The Antanosy is a Malagasy ethnic group who primarily live in the Anosy region of southeastern Madagascar, though there are also Antanosy living near Bezaha, where some of the Antanosy moved after the Merina people conquered Anosy. An estimated 360,000 people identify as Antanosy as of 2013.
The Antanosy constitute approximately two percent of the total population, forming one of the smallest Malagasy ethnic groups both in size and in traditional territory. They primarily live in the Anosy region of southeastern Madagascar, though there are also Antanosy living near Bezaha, where some of the Antanosy moved after the Merina people conquered Anosy.
The Antanosy speak a dialect of the Malagasy language, which is a branch of the Malayo-Polynesian language group derived from the Barito languages, spoken in southern Borneo.
The ancestors of today's Antanosy migrated from the north about 150–200 years ago. According to MAEP (2003), they are divided into three groups in the region:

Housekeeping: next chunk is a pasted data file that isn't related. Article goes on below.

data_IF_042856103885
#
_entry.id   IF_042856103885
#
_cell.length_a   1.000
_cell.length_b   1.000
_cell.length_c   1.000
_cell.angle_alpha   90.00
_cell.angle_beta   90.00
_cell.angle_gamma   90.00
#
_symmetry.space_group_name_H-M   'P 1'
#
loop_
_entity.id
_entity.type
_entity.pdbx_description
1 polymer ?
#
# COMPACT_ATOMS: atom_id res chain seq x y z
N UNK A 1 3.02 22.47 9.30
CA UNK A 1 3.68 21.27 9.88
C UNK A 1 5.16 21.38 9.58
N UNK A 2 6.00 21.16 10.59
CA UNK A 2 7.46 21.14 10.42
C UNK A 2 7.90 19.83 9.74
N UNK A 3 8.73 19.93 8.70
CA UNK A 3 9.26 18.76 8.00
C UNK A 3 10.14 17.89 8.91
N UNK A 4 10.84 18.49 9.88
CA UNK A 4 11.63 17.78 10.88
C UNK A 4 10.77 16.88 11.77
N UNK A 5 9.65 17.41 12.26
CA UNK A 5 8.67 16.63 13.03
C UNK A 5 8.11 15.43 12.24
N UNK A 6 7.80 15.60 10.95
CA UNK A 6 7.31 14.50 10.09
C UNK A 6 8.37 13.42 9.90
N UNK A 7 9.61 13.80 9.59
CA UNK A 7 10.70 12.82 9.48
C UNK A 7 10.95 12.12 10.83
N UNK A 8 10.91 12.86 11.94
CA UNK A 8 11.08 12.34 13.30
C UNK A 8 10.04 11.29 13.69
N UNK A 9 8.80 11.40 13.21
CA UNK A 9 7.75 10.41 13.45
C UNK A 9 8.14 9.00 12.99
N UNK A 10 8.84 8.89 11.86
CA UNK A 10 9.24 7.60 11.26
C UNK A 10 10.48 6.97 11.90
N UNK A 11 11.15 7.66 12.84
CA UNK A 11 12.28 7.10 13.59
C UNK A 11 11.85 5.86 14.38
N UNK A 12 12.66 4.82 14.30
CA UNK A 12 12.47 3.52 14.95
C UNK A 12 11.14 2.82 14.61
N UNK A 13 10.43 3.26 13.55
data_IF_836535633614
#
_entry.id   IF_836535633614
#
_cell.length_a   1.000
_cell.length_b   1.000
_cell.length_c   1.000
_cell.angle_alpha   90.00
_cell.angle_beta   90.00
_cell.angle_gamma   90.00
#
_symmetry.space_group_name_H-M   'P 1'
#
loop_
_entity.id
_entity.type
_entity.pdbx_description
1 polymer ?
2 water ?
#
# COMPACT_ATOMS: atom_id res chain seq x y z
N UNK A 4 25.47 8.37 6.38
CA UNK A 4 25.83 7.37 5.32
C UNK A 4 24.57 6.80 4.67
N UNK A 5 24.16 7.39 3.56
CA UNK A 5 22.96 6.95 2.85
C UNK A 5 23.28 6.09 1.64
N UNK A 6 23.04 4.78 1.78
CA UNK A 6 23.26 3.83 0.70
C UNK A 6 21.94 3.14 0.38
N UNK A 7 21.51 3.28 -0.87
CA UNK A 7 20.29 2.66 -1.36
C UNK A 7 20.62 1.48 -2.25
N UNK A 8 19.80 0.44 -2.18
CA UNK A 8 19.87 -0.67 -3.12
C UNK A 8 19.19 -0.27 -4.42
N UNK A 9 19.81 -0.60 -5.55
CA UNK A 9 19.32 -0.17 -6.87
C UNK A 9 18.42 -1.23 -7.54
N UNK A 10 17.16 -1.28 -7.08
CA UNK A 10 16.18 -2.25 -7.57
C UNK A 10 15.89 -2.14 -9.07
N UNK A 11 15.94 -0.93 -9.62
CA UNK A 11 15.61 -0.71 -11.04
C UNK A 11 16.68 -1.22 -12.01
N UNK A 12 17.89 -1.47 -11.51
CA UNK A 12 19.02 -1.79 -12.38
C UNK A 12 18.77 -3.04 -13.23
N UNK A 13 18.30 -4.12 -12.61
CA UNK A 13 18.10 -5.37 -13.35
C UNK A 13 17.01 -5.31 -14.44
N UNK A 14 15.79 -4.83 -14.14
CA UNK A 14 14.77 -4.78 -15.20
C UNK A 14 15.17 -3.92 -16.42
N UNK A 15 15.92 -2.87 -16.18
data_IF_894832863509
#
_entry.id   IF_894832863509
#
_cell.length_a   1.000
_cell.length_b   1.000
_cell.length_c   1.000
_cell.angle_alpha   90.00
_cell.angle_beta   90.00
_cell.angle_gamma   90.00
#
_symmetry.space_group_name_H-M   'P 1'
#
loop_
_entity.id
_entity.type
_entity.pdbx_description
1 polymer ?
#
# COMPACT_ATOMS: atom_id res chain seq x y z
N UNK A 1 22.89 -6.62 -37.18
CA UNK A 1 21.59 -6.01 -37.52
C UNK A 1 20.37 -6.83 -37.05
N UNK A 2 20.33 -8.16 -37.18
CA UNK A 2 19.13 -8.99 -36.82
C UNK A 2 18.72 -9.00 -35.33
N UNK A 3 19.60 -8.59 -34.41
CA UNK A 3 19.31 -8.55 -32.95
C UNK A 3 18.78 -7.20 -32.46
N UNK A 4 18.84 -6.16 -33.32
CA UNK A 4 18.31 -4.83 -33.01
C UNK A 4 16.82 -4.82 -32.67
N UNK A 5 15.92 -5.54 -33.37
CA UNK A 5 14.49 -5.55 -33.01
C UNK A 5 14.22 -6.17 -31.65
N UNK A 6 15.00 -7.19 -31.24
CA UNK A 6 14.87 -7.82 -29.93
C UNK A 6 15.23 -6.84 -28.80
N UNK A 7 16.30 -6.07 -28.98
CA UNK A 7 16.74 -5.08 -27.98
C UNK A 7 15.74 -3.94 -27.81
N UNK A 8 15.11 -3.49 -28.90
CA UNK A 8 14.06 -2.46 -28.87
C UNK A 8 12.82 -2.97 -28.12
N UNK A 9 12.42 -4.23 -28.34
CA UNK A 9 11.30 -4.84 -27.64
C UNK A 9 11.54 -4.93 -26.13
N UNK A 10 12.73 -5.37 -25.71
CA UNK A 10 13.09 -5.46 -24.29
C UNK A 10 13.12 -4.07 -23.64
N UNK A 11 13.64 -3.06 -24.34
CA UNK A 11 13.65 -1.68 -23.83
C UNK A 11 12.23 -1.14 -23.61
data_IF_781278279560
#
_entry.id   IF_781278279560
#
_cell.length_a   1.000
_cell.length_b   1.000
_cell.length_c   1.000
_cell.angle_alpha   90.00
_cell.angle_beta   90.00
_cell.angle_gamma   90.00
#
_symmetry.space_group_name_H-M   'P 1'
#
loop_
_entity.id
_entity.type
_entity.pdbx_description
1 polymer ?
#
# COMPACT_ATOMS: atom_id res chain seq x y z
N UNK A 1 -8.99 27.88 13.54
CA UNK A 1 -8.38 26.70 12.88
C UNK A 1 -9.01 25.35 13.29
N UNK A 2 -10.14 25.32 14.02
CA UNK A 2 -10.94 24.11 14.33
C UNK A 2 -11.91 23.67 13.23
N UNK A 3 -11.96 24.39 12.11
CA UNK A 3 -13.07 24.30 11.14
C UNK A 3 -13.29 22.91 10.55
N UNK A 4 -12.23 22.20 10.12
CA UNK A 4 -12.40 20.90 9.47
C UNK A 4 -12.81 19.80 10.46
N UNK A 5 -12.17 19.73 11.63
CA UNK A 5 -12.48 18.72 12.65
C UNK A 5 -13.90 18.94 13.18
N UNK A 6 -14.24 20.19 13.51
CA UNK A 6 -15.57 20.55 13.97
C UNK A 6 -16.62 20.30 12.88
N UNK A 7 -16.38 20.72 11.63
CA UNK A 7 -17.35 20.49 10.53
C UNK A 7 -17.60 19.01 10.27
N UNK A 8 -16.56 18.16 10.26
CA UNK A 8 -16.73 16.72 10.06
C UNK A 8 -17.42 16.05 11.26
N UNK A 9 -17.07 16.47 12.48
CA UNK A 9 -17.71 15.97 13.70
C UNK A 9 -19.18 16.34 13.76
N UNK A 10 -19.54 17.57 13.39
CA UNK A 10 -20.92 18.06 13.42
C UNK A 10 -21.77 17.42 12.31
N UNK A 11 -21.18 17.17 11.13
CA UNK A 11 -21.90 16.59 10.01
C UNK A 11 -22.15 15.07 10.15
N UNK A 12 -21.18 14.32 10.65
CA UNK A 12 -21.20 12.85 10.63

While one source indicates there are five sub-ethnic groups of the Antanosy people (the Tesák, Ivondro, Tevatomalama, and Terara Temanalo) Rakotoarisoa indicates from the north of Anosy they are known as the Tavaratra (Manantenina region, though some indicate the people in Manantenina are the Temanantenina, with the Tavaratra located between the Temanantenina and the Tambato), the Tambolo (Ranomafana region), the Tambato (Mahatalaky and Manafiafy region), the Tanosy (Fanjahira region) and the Tatsimo (Ranopiso region).
However, this is still a simplification of a more complex reality, as in central Anosy alone there are 30 village clans.
Another way to describe the Antanosy is to focus on the Zafiraminia people who arrived in Anosy in the 16th Century, conquering those already living there, and whose former dynasty is bounded by cemeteries named Enosiavaratse (Manarivo), Enosy atsimo (Andromira) and Samby Anosy (Ifarantsa). For a picture of Antanosy warriors see).
Most Antanosy practice subsistence farming and sell their agricultural products, including rice and manioc. Many also use and sell products taken from the forest, including thatch for house roofing, honey, bush meat, fruits and mushrooms, and medicinal plant materials. Commerce most frequently occurs during local weekly markets, as the majority live in remote rural villages with low populations.[